Bandwidth in Iraq a subject of debate

Battlefield commanders have returned from the deserts of Iraq with conflicting opinions about the availability of network bandwidth during critical operations.

Although they all agree that technology inordinately helped expedite the end of combat operations, they also think that network bandwidth — long decried as one of the military's top challenges — was not up to par for all commanders.

Air Force vice chief of staff Gen. T. Michael Moseley, speaking earlier this month in Virginia Beach, Va., at the U.S. Naval Institute's warfare exposition and symposium, said the amount of data flowing to his command in Iraq, where he had oversight of the airspace over the country, was unsurpassed in the history of warfare.

"I had 100 T1 lines coming through" the combined air operations center, Moseley said. "That's 1.5 million bits of information every second times 100. This is the first time in my career that I was fully integrated" from the outset, rather than spending time coordinating efforts.

Significant time was devoted to developing contingency plans in case communications lines were off-line or compromised, but he lauded the coalition's success at getting information into the hands of those who needed it most.

However, lack of bandwidth was an issue for Marine Maj. Gen. James Amos, commanding general of the Third Marine aircraft wing, throughout the operation.

"We definitely had challenges with bandwidth," Amos said. "We had minimal bandwidth and everybody wanted it.

"I had available to me," he said. "If someone else was using it, I had to wait until they were finished. And it's not just voice; it's data, too."

Amos said the need to send data to air controllers on the ground remains one of his top concerns, but he is convinced the situation will rectify itself as more services become digital.

"I'm a big proponent of digitization," he said. "When it's 120 degrees outside and there's dust and sand blowing and I can't see you, we're still going to have to pass information and it's going to have to work."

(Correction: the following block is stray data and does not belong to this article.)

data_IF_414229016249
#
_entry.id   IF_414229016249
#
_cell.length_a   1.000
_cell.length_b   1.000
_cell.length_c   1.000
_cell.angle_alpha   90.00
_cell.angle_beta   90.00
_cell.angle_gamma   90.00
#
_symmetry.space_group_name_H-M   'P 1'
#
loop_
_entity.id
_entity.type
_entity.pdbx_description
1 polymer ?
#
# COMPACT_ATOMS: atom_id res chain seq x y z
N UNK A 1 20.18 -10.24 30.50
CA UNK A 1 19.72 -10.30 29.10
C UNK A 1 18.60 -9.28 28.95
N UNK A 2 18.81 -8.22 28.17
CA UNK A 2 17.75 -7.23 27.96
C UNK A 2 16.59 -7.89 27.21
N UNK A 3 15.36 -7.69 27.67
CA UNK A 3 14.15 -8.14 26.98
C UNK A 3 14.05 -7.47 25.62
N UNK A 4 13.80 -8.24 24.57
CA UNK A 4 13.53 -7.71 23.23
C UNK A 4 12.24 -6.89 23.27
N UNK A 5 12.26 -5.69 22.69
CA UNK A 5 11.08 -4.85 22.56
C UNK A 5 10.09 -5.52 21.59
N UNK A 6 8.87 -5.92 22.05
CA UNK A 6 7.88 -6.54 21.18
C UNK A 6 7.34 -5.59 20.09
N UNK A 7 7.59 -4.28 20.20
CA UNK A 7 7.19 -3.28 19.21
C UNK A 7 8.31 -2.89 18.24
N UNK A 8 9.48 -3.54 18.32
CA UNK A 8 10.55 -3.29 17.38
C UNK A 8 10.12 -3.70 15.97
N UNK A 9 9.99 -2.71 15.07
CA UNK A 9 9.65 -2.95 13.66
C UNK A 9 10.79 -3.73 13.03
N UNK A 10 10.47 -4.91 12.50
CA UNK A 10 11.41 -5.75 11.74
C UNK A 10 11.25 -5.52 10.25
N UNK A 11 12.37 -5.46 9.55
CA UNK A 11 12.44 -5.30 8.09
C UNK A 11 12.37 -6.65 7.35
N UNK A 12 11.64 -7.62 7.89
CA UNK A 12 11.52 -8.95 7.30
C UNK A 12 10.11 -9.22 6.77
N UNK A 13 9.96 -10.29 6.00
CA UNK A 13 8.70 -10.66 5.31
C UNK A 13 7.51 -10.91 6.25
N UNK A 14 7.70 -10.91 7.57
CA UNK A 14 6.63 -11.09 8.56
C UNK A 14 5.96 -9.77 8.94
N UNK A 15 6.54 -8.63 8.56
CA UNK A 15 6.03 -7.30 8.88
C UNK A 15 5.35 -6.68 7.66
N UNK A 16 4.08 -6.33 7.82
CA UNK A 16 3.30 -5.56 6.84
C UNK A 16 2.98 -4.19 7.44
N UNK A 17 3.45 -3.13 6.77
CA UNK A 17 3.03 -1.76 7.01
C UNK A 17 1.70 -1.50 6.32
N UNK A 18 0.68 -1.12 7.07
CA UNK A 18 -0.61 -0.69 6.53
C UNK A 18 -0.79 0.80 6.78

Army Col. Karl Horst, chief of staff for the XVIII Airborne Corps, said he had plenty of communications networks and needed them to have a continuous link to unmanned aerial vehicles (UAVs) and the Joint Surveillance Target Attack Radar System (JSTARS).

"I had priority for UAVs and could dynamically task those," said Horst, using the military term for changing missions on the fly. "We even used links on the UAVs to communicate" with other units.

Before the war started, bandwidth was touted as one resource Defense Department officials expected to have in abundance and everyone on the battlefield was supposed to be connected to a certain degree. But the speed with which the forces moved, the shortage of satellite communications and the inability to string fiber nationwide hampered those efforts.

"As [DOD] develops more and more smart weapons platforms and invests more and more heavily into intelligence and surveillance systems, the bandwidth demands are just going to get worse," said Warren Suss, president of Suss Consulting Inc. "UAVs are a tremendous draw on bandwidth, and they are going to be prolific on future battlefields."

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